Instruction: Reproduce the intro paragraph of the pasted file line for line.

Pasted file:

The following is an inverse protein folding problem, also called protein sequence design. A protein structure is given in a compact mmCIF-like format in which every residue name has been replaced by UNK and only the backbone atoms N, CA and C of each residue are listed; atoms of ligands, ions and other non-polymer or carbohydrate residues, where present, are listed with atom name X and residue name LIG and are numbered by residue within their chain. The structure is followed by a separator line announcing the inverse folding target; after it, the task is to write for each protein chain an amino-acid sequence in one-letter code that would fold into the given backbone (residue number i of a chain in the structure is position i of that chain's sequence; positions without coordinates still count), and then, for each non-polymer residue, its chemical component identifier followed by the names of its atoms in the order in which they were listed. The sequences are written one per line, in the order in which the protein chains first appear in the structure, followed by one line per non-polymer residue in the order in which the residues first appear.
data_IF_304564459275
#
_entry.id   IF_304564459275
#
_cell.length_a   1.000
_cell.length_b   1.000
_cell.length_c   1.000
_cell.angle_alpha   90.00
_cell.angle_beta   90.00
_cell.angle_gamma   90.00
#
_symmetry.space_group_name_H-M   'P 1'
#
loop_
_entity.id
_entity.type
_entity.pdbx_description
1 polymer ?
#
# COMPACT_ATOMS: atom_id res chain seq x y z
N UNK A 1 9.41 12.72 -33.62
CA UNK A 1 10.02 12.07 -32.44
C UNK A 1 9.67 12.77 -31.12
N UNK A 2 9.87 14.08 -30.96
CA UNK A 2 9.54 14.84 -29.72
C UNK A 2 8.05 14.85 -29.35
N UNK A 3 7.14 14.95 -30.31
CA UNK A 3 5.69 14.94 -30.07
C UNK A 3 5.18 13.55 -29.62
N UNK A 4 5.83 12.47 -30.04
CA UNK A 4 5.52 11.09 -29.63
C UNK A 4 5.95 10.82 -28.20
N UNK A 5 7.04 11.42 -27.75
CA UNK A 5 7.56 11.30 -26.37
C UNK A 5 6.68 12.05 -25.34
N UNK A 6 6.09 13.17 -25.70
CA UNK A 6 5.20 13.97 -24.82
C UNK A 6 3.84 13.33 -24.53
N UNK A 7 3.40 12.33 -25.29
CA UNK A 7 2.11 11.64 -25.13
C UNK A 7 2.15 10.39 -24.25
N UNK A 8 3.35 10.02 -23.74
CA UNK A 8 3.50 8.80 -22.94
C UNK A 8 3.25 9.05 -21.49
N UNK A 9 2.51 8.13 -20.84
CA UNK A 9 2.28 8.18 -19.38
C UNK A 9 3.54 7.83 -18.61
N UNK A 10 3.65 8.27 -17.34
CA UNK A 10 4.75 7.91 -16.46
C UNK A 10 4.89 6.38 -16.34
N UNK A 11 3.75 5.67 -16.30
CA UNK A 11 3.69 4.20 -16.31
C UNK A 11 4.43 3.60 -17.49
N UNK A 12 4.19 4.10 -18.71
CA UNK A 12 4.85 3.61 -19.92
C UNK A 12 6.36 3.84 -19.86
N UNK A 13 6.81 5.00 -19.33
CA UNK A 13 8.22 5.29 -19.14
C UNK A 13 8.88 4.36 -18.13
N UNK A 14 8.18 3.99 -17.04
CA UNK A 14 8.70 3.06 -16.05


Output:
The following is an inverse protein folding problem, also called protein sequence design. A protein structure is given in a compact mmCIF-like format in which every residue name has been replaced by UNK and only the backbone atoms N, CA and C of each residue are listed; atoms of ligands, ions and other non-polymer or carbohydrate residues, where present, are listed with atom name X and residue name LIG and are numbered by residue within their chain. The structure is followed by a separator line announcing the inverse folding target; after it, the task is to write for each protein chain an amino-acid sequence in one-letter code that would fold into the given backbone (residue number i of a chain in the structure is position i of that chain's sequence; positions without coordinates still count), and then, for each non-polymer residue, its chemical component identifier followed by the names of its atoms in the order in which they were listed. The sequences are written one per line, in the order in which the protein chains first appear in the structure, followed by one line per non-polymer residue in the order in which the residues first appear.